Motor training-related brain reorganization in patients with cerebellar degeneration

Rossitza Draganova, Frank Konietschke, Katharina M. Steiner, Naveen Elangovan, Meltem Gümüs, Sophia M. Göricke, Thomas M. Ernst, Andreas Deistung, Thilo van Eimeren, Jürgen Konczak, Dagmar Timmann

Research output: Contribution to journalArticlepeer-review

4 Scopus citations


Cerebellar degeneration progressively impairs motor function. Recent research showed that cerebellar patients can improve motor performance with practice, but the optimal feedback type (visual, proprioceptive, verbal) for such learning and the underlying neuroplastic changes are unknown. Here, patients with cerebellar degeneration (N = 40) and age- and sex-matched healthy controls (N = 40) practiced single-joint, goal-directed forearm movements for 5 days. Cerebellar patients improved performance during visuomotor practice, but a training focusing on either proprioceptive feedback, or explicit verbal feedback and instruction did not show additional benefits. Voxel-based morphometry revealed that after training gray matter volume (GMV) was increased prominently in the visual association cortices of controls, whereas cerebellar patients exhibited GMV increase predominantly in premotor cortex. The premotor cortex as a recipient of cerebellar efferents appears to be an important hub in compensatory remodeling following damage of the cerebro-cerebellar motor system.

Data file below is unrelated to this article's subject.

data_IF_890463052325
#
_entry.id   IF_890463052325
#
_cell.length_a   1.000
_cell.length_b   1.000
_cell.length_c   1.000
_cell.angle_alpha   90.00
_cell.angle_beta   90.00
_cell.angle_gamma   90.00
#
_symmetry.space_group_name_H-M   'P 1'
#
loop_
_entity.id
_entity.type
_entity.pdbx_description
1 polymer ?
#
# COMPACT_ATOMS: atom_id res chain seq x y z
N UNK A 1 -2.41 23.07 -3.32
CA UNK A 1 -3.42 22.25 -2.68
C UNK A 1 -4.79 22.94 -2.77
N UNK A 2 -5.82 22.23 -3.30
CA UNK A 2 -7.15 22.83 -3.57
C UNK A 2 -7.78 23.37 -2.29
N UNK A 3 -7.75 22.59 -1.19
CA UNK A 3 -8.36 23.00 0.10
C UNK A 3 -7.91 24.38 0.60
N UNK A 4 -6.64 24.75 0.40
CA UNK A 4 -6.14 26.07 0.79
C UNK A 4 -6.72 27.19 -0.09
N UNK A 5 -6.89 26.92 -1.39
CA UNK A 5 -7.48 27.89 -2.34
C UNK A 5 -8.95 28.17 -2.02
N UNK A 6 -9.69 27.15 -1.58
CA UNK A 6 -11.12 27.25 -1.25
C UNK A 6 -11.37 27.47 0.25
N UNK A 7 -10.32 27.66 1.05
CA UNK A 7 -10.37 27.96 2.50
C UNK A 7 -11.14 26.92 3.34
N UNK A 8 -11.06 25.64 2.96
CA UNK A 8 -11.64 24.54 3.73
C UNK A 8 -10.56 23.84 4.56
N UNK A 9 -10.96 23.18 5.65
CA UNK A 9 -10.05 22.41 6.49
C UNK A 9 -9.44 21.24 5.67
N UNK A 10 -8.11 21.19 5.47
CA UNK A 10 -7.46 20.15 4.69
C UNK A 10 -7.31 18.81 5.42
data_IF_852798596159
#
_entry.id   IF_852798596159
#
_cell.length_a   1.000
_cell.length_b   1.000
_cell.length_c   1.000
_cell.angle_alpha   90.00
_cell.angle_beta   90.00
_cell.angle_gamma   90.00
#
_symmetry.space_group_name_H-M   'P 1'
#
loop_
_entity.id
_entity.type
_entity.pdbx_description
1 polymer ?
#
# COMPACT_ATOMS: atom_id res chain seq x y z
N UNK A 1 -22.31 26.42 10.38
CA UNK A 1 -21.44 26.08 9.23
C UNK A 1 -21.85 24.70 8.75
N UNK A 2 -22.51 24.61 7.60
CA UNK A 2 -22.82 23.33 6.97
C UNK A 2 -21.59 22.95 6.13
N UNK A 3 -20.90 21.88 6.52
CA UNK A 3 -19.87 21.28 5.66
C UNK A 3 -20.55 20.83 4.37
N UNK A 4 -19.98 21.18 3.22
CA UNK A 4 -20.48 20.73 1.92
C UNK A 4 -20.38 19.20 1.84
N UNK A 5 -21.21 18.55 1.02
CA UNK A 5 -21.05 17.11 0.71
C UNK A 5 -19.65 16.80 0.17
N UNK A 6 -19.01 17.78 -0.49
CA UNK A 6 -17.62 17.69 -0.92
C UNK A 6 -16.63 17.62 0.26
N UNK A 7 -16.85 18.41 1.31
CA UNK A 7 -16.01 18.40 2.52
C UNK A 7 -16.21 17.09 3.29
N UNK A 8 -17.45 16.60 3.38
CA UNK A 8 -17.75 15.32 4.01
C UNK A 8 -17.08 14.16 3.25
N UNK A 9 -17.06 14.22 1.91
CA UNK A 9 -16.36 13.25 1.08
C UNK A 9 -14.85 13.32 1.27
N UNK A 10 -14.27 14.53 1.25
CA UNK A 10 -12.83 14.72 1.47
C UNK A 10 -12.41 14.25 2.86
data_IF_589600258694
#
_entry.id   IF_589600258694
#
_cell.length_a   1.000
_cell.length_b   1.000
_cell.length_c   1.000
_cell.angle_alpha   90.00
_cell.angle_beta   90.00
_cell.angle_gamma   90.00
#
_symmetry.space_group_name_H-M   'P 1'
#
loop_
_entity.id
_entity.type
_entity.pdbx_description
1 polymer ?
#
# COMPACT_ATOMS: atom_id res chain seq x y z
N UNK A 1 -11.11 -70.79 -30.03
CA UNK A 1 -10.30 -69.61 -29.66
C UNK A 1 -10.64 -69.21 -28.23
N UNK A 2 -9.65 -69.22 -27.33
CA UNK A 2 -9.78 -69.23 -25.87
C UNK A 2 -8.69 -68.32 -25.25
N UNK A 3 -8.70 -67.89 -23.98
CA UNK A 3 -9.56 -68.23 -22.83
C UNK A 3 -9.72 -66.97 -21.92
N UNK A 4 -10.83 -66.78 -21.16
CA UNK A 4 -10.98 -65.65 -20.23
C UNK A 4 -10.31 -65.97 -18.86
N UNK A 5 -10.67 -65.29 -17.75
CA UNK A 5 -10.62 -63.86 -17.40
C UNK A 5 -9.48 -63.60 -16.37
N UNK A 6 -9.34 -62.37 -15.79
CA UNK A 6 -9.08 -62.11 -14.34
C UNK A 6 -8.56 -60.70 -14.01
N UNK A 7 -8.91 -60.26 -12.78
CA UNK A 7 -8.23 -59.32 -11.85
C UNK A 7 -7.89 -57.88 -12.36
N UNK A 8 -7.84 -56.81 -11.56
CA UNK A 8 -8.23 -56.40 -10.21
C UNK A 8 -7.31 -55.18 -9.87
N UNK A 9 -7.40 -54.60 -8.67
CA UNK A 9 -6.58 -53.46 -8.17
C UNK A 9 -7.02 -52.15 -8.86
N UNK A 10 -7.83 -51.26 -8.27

Original languageEnglish (US)
Pages (from-to)1611-1629
Number of pages19
JournalHuman Brain Mapping
Issue number5
StatePublished - Apr 1 2022

Bibliographical note

Funding Information:
The study was funded by a research grant of the German Research Foundation awarded to J. K. and D. T. (DFG TI 239/14‐1), and a research grant of the Bernd Fink Foundation awarded to J. K. and D. T. Funding information

Publisher Copyright:
© 2021 The Authors. Human Brain Mapping published by Wiley Periodicals LLC.


  • cerebellar ataxia
  • motor learning
  • physical therapy
  • plasticity
  • rehabilitation


Dive into the research topics of 'Motor training-related brain reorganization in patients with cerebellar degeneration'. Together they form a unique fingerprint.

Cite this